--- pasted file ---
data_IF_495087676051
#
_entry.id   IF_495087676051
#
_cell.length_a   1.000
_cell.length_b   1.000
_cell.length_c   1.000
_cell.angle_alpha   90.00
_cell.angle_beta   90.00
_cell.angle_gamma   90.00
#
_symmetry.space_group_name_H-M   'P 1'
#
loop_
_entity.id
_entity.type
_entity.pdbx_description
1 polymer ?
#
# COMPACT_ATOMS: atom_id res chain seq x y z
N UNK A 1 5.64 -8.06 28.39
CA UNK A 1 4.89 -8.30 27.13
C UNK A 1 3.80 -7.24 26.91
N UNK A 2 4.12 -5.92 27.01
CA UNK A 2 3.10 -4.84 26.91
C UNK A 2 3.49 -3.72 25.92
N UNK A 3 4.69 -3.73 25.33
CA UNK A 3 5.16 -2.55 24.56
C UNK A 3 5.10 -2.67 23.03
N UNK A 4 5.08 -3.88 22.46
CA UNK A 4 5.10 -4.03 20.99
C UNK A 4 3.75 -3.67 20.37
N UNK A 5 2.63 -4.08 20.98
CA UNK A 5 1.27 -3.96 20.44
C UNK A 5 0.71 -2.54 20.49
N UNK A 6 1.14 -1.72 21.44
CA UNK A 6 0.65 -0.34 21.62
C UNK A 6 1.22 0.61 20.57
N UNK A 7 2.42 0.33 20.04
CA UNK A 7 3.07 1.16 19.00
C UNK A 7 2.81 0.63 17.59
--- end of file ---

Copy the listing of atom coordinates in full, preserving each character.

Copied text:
data_IF_495087676051
#
_entry.id   IF_495087676051
#
_cell.length_a   1.000
_cell.length_b   1.000
_cell.length_c   1.000
_cell.angle_alpha   90.00
_cell.angle_beta   90.00
_cell.angle_gamma   90.00
#
_symmetry.space_group_name_H-M   'P 1'
#
loop_
_entity.id
_entity.type
_entity.pdbx_description
1 polymer ?
#
# COMPACT_ATOMS: atom_id res chain seq x y z
N UNK A 1 5.64 -8.06 28.39
CA UNK A 1 4.89 -8.30 27.13
C UNK A 1 3.80 -7.24 26.91
N UNK A 2 4.12 -5.92 27.01
CA UNK A 2 3.10 -4.84 26.91
C UNK A 2 3.49 -3.72 25.92
N UNK A 3 4.69 -3.73 25.33
CA UNK A 3 5.16 -2.55 24.56
C UNK A 3 5.10 -2.67 23.03
N UNK A 4 5.08 -3.88 22.46
CA UNK A 4 5.10 -4.03 20.99
C UNK A 4 3.75 -3.67 20.37
N UNK A 5 2.63 -4.08 20.98
CA UNK A 5 1.27 -3.96 20.44
C UNK A 5 0.71 -2.54 20.49
N UNK A 6 1.14 -1.72 21.44
CA UNK A 6 0.65 -0.34 21.62
C UNK A 6 1.22 0.61 20.57
N UNK A 7 2.42 0.33 20.04
CA UNK A 7 3.07 1.16 19.00
C UNK A 7 2.81 0.63 17.59